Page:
At a Glance



Project Type




Basking Ridge, NJ

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Bruk Berhanu refined the baseline for Verizon’s corporate water use and identified water-saving opportunities in the process.


Verizon Communications, a $200 billion telecommunications company with operations around the world, enlisted Bruk Berhanu to help characterize and reduce its corporate water use. With help from an EDF Climate Corps fellow from the year before, an effort to quantify the company’s global water use was initiated and water use was estimated for 2013. Berhanu was tasked with refining the estimation method used to determine Verizon’s annual water use for 2011 through 2014. The ultimate goals was to understand trends in Verizon’s corporate water use and use this information to establish a corporate water baseline and accompanying reduction goal. Additionally, Berhanu was asked to provide support for an ongoing water reduction project within Verizon’s central offices as well as identify and evaluate potential reductions in administrative office buildings. 


After gaining and understanding the current method of water-use estimation and identifying the key sources of data and contacts, Berhanu developed a method to integrate Verizon’s real estate asset data with utility data to provide a complete snapshot of annual corporate water use from 2011 to 2014, with enough resolution to identify the largest water users within the portfolio. Using this list, Berhanu then selected five administrative offices with the highest water use and deployed the WaterMAPP scorecard tool to identify areas of improvement for each building. At Verizon’s corporate headquarters in Basking Ridge, NJ, Berhanu recommended a pilot project to install sub-metering devices for the various water supply lines so that sources of water waste could be identified and corrected. The results of this pilot could then be used to inform sub-metering decisions on similar administrative campuses. He also investigated the possibility of replacing current low-flush urinals with waterless models, for additional water savings. Finally, Berhanu identified seven sites that could see the highest financial return for an ongoing project in which cooling systems for cable dehydrator equipment are retrofitted with closed-loop glycol chillers instead of once-through water cooling.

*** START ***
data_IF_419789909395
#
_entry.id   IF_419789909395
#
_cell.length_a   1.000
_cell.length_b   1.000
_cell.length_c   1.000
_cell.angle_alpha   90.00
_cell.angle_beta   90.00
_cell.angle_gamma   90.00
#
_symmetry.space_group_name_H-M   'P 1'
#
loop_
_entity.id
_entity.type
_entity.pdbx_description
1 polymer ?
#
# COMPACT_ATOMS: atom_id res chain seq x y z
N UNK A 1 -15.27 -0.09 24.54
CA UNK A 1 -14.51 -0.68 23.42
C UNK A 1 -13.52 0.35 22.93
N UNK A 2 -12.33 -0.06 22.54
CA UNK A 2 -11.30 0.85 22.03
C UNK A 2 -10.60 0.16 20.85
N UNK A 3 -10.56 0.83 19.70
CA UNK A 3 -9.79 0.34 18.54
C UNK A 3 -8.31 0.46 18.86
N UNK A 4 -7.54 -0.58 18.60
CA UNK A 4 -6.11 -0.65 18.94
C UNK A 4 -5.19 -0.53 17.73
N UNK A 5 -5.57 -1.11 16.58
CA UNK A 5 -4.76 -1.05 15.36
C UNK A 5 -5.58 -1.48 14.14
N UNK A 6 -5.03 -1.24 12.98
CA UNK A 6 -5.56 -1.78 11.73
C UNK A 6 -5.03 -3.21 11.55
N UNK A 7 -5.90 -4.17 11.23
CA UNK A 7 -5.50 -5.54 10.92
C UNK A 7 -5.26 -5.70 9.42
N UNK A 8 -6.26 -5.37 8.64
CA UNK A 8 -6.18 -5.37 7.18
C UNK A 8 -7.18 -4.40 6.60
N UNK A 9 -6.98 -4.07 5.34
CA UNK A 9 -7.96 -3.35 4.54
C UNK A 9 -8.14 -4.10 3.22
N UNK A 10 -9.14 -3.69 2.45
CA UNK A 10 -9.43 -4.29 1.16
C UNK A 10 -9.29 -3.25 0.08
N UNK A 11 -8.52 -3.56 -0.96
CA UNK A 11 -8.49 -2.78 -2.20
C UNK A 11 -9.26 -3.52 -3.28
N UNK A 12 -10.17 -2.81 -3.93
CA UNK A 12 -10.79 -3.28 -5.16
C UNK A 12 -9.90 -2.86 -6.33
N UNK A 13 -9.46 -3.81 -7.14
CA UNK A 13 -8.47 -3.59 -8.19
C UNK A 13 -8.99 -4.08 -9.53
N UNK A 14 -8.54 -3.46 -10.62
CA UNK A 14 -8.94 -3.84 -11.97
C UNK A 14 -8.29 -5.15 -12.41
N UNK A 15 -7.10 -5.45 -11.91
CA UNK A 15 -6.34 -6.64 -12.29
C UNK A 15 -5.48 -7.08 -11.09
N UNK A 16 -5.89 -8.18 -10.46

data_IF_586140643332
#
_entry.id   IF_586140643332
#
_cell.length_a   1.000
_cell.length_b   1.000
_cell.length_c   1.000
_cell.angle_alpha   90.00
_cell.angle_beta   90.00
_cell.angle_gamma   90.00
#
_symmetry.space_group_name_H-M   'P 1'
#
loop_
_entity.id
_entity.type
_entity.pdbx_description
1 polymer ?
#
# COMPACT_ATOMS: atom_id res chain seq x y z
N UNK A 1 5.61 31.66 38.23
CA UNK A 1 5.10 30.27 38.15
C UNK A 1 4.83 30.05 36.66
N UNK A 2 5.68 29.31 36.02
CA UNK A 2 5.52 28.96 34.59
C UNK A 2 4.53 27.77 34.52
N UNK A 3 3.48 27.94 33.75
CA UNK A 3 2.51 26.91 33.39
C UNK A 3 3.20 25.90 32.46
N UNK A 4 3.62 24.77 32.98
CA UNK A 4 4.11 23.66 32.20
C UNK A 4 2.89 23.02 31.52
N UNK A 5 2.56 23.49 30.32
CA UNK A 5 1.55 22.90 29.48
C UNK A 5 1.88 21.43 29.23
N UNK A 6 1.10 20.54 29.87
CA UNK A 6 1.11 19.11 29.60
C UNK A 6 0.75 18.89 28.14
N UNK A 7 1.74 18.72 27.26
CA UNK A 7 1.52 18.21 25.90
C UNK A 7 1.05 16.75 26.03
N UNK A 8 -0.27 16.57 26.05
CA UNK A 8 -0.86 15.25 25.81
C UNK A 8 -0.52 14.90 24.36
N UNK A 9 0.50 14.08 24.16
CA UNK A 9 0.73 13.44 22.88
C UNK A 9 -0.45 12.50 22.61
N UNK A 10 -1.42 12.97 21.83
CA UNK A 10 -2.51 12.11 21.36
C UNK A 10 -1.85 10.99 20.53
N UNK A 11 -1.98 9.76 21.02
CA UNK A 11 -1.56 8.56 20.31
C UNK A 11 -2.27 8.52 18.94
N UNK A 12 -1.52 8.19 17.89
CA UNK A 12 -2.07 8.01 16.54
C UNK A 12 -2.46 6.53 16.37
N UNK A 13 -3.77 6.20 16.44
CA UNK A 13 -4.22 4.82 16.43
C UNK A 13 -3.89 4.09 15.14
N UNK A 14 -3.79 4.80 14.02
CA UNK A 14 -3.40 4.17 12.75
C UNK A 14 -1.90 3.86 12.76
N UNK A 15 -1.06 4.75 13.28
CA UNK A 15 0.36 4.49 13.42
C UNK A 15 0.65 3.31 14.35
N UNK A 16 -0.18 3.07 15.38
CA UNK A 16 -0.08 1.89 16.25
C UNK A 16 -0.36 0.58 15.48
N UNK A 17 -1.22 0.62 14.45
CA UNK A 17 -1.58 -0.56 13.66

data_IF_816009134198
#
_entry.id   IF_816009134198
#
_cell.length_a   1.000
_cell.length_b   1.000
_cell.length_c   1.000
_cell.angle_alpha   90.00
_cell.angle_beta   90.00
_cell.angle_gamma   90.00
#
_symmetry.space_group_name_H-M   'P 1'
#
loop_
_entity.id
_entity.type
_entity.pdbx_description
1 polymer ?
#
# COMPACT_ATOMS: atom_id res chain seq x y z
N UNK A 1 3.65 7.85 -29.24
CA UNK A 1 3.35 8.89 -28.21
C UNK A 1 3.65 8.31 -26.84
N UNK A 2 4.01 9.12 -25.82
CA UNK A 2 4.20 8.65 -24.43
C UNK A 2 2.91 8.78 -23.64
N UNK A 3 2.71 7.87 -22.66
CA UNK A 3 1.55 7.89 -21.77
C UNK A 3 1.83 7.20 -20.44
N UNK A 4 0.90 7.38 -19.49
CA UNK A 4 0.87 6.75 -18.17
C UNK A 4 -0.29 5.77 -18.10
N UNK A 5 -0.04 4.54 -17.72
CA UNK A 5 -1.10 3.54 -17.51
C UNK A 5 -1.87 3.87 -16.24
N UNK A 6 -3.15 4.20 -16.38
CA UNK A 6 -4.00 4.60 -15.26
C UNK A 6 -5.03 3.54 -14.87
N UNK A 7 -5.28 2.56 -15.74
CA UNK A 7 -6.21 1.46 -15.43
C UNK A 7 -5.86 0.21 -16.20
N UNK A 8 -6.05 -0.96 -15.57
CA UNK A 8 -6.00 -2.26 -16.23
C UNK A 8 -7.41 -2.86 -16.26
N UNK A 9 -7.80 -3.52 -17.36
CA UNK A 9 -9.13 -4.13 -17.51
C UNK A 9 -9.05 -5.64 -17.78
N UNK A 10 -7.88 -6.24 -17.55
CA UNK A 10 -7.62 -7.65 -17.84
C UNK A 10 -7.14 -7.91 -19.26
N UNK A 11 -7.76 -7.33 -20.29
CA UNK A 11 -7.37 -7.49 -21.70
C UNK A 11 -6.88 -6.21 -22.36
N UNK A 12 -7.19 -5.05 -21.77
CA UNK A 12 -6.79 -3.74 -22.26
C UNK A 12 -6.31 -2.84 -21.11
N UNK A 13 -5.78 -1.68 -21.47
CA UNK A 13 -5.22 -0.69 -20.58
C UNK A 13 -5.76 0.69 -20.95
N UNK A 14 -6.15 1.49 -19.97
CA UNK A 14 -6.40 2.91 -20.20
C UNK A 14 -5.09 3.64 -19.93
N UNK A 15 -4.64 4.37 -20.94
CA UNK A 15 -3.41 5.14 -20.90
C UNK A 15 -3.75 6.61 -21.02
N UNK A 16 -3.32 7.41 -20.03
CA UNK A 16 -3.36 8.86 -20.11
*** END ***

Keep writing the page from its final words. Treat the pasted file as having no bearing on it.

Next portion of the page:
Potential Impact

Berhanu’s analysis showed that Verizon was on course to reduce corporate water use by 10 percent, or almost 300 million gallons, by 2020. Therefore, he recommended establishing the year 2014 as the baseline for comparison when reporting future reductions in water use, and suggested an absolute reduction goal of 450 million gallons by 2020. This goal took into account Verizon's natural water use reduction as well as water reduction projects that would be implemented by 2020. The seven sites identified for the chiller system installation could save $2.4 million in net costs over a 10-year horizon and produce annual water savings of over 60 million gallons.

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